I’m excited to introduce our second contributor! His name is Alex Gerald Mubvugwa, born and bred in Zimbabwe, he is now based in Cape Town. Alex is currently doing his MTech in Consumer Science: Food and Nutrition. He is passionate about food and culture. He’ll be sharing stories, recipes and experiences……Please join me in welcoming him to the Mzansi Style Cuisine family! This is his first post………
Life is not something that you can go to school for, it’s something that can be learned or achieved through the experiences that we undergo on our day to day interactions. What I have realised is that one must interact with people from different backgrounds, places and most importantly one needs to be exposed to different environments in order to get a better understanding of this process called life. However, the disadvantage of getting exposed to different environments, if one is not careful, is that too much exposure can lead to cultural erosion.
For me, I grew up in Masvingo, a town situated in south-eastern Zimbabwe which also is the capital of Masvingo Province. Close by is a national monument called Great Zimbabwe from which the country takes its name. I spent all my childhood in the province and attended both my primary and high school education there. After completion of my advanced level studies, I got an opportunity to study Consumer Science: Food and Nutrition at Cape Peninsula University of Technology in Cape Town.
This was a turning point for me in terms of both social and professional wise. After a couple of my study years, I realised that most of the food or rather recipes, were derived from different countries’ cuisines but least is on African cuisine most notably Southern African cuisines. This motivated me to do more research in Southern African cuisines since most folks have diverted their attention to cuisines from other continents.
In December 2013, I visited my rural area in Renco Mine Masvingo which is a small mining town where villagers mostly rely on their farm produce especially maize, which is their staple food. However, some of these villagers do not have cattle for them to plough their lands using an Ox-drawn plough. What they do is that they prepare food and traditional beer so that they can invite a few families especially neighbours who have the Ox-drawn plough. These families help in ploughing the lands and at the same time enjoy traditional meals and drinks. Fortunately during my vacation, I managed to attend one of those traditional functions called Doro remagejo (Beer for Ox-drawn ploughs).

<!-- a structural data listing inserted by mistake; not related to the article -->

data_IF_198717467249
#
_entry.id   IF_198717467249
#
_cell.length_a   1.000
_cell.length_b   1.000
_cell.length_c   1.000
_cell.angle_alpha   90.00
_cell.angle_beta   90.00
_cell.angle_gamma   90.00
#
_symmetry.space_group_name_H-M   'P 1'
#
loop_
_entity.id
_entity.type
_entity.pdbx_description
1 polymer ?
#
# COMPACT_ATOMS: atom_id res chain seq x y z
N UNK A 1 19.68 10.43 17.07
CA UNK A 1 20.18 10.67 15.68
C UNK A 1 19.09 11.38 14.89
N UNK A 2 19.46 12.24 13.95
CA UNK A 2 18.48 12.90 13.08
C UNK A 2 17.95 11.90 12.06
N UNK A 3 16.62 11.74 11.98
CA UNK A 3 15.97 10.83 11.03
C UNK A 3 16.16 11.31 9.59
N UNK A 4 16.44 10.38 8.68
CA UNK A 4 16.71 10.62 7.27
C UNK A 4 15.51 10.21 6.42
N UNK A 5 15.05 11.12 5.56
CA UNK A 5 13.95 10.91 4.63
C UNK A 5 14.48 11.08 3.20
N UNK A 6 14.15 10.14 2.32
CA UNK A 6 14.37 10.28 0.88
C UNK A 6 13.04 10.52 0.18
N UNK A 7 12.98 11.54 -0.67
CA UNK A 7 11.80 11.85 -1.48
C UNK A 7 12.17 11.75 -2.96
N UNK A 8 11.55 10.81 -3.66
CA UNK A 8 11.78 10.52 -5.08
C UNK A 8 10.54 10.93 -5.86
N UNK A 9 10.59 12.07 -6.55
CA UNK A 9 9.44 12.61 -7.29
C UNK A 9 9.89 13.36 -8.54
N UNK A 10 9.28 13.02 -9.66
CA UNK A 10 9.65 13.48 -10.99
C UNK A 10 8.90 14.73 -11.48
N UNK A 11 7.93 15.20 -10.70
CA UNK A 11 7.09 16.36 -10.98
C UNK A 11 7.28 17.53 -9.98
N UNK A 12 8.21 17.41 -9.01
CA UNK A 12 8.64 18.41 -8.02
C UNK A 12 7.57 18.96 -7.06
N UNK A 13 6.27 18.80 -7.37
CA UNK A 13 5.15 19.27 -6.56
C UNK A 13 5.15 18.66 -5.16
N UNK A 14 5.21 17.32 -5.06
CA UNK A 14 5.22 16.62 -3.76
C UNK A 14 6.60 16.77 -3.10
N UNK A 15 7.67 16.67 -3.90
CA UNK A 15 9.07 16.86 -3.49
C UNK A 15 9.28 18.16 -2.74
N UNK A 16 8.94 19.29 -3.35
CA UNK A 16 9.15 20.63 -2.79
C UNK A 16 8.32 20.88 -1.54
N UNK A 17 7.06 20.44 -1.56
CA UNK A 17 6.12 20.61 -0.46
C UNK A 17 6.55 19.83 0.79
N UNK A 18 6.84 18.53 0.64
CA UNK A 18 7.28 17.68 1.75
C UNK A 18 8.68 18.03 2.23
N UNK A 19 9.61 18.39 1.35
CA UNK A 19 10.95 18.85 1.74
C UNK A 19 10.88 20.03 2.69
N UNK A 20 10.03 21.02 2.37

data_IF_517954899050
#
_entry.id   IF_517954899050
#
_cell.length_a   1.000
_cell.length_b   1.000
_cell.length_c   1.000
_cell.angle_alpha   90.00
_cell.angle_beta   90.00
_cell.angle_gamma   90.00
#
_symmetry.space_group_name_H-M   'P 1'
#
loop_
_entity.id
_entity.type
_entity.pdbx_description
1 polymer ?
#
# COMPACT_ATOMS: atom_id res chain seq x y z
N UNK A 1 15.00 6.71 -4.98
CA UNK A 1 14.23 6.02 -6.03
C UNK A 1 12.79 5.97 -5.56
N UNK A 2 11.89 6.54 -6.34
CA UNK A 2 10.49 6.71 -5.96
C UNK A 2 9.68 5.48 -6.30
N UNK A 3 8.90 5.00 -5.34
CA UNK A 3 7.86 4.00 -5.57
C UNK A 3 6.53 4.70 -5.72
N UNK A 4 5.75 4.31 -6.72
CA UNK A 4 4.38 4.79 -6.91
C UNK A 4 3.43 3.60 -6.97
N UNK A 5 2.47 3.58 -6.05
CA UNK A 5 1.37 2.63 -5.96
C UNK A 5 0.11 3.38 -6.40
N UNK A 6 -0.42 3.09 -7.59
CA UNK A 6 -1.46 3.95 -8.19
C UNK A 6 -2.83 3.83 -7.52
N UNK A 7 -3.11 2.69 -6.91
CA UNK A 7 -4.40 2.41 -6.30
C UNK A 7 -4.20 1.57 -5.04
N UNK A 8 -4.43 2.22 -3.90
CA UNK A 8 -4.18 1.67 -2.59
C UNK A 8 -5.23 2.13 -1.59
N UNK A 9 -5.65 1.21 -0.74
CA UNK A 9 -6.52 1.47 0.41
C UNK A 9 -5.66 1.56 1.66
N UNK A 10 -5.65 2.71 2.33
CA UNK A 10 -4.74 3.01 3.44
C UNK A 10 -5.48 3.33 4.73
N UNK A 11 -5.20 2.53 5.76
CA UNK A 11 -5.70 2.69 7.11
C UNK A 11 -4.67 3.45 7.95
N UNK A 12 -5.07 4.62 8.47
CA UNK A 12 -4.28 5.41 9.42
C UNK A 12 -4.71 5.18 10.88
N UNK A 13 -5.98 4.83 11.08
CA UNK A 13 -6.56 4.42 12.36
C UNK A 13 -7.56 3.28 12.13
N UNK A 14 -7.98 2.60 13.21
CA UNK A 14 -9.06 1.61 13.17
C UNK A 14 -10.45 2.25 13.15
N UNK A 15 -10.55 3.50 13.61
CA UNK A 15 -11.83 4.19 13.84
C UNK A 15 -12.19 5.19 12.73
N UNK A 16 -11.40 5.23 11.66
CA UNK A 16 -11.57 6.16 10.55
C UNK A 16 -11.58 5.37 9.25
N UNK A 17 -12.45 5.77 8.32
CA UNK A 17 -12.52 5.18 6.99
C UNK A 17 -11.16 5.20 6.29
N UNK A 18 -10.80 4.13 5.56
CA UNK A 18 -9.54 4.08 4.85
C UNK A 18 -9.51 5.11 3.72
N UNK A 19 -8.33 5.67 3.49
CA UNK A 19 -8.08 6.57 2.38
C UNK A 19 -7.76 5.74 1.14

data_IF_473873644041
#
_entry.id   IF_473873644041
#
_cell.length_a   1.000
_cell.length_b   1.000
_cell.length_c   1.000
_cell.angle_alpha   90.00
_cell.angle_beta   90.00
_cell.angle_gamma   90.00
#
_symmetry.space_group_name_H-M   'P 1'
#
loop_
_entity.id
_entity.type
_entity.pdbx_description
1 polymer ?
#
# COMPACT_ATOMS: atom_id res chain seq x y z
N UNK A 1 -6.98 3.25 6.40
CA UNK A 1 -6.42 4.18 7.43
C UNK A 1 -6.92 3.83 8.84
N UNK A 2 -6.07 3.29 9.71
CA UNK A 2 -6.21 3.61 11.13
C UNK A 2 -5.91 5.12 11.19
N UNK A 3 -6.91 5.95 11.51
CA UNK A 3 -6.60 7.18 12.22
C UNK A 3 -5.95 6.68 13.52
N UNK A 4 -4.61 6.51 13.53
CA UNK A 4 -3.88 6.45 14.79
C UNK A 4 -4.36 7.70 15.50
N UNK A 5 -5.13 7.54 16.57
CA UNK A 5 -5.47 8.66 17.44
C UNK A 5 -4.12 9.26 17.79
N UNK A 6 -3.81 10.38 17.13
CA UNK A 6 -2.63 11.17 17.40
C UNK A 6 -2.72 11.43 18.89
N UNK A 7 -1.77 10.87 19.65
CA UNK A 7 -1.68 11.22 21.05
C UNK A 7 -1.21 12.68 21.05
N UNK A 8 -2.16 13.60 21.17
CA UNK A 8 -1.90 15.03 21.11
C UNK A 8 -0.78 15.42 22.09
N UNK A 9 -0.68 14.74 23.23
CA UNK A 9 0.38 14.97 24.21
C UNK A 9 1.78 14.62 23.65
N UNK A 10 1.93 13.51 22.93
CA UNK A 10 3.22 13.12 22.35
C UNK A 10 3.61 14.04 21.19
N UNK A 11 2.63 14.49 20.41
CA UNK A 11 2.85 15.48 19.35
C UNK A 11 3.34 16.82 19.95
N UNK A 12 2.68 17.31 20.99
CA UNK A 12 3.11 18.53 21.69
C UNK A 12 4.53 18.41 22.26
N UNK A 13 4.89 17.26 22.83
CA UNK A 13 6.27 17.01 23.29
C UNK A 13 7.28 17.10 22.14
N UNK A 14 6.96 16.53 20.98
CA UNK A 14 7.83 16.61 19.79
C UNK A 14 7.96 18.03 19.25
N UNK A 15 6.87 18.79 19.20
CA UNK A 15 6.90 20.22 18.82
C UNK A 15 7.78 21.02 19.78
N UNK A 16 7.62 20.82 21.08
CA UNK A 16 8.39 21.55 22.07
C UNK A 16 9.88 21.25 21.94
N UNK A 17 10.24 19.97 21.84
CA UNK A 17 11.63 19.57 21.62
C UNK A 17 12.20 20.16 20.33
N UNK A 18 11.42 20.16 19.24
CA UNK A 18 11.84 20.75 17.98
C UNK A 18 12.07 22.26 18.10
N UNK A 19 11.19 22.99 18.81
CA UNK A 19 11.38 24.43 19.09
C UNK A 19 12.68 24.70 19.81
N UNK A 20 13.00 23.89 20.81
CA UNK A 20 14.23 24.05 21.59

In the morning of the day that the function was supposed to transpire, a goat was slaughtered and children went to pick some mushrooms in the forests, which were going to be prepared for us. However, it was raining on that day as a result we had to wait until lands were dry enough to be ploughed. It was therefore decided to feast since the alcohol and other foods were going to go bad if they were to be kept for too long than necessary.
For breakfast, we consumed nhopi (mashed pumpkins), boiled & roasted mealies with either tea or mahewu, lunch was sadza ne huku (pap and road runner chicken), sadza nezondo, sadza nemaguru, traditional mushrooms and different assortments of vegetables such as ‘rape’, ‘covo’ and mufushwa (dried vegetables) amongst others. And then later people had to finish the day by drinking gogamakonde/ umqombothi (7 days traditional beer), whilst the elders were telling chimurenga stories and jokes.
What I realised the most on that day with regard to the food and drinks that we consumed is that, people in the rural areas are more health conscious than those who live in the urban settings, even though they are not aware of it. The thing is traditional foods and their methods of preparation make the food to be more nutritious than fast foods consumed in the city.
However, the problem country folks are facing is the way to preserve their foods and drinks so that they can as well be consumed at different times and seasons by people from all over the world. People out there have an interest in the foods and drinks but they are not well informed on the methods of preparations.
The day was more than just interesting, it was hilarious mixing and mingling with country folks whilst enjoying our cuisines! Well, that is how I spent my December holidays. I would like to hear about your experience, what did you do during the festive season?